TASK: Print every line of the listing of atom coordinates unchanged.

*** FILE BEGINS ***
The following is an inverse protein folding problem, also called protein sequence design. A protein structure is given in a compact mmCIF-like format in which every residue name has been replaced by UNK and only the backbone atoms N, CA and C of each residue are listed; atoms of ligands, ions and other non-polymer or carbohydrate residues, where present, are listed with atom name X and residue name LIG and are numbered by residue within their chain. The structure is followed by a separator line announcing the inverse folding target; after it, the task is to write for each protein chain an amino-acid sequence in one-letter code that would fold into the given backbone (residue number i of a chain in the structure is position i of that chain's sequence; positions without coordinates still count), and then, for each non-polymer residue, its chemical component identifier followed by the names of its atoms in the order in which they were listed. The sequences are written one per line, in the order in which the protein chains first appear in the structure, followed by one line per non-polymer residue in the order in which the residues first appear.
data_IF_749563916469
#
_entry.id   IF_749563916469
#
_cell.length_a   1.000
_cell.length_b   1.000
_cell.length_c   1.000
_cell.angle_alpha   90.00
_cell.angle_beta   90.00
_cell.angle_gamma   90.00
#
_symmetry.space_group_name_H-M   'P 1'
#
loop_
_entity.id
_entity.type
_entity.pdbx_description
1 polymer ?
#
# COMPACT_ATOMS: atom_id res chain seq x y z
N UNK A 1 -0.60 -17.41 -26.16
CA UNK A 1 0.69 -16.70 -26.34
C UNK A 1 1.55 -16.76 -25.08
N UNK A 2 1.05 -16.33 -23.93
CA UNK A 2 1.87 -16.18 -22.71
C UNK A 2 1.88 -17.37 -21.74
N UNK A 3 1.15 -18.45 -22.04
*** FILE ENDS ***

The following is an inverse protein folding problem, also called protein sequence design. A protein structure is given in a compact mmCIF-like format in which every residue name has been replaced by UNK and only the backbone atoms N, CA and C of each residue are listed; atoms of ligands, ions and other non-polymer or carbohydrate residues, where present, are listed with atom name X and residue name LIG and are numbered by residue within their chain. The structure is followed by a separator line announcing the inverse folding target; after it, the task is to write for each protein chain an amino-acid sequence in one-letter code that would fold into the given backbone (residue number i of a chain in the structure is position i of that chain's sequence; positions without coordinates still count), and then, for each non-polymer residue, its chemical component identifier followed by the names of its atoms in the order in which they were listed. The sequences are written one per line, in the order in which the protein chains first appear in the structure, followed by one line per non-polymer residue in the order in which the residues first appear.
data_IF_749563916469
#
_entry.id   IF_749563916469
#
_cell.length_a   1.000
_cell.length_b   1.000
_cell.length_c   1.000
_cell.angle_alpha   90.00
_cell.angle_beta   90.00
_cell.angle_gamma   90.00
#
_symmetry.space_group_name_H-M   'P 1'
#
loop_
_entity.id
_entity.type
_entity.pdbx_description
1 polymer ?
#
# COMPACT_ATOMS: atom_id res chain seq x y z
N UNK A 1 -0.60 -17.41 -26.16
CA UNK A 1 0.69 -16.70 -26.34
C UNK A 1 1.55 -16.76 -25.08
N UNK A 2 1.05 -16.33 -23.93
CA UNK A 2 1.87 -16.18 -22.71
C UNK A 2 1.88 -17.37 -21.74
N UNK A 3 1.15 -18.45 -22.04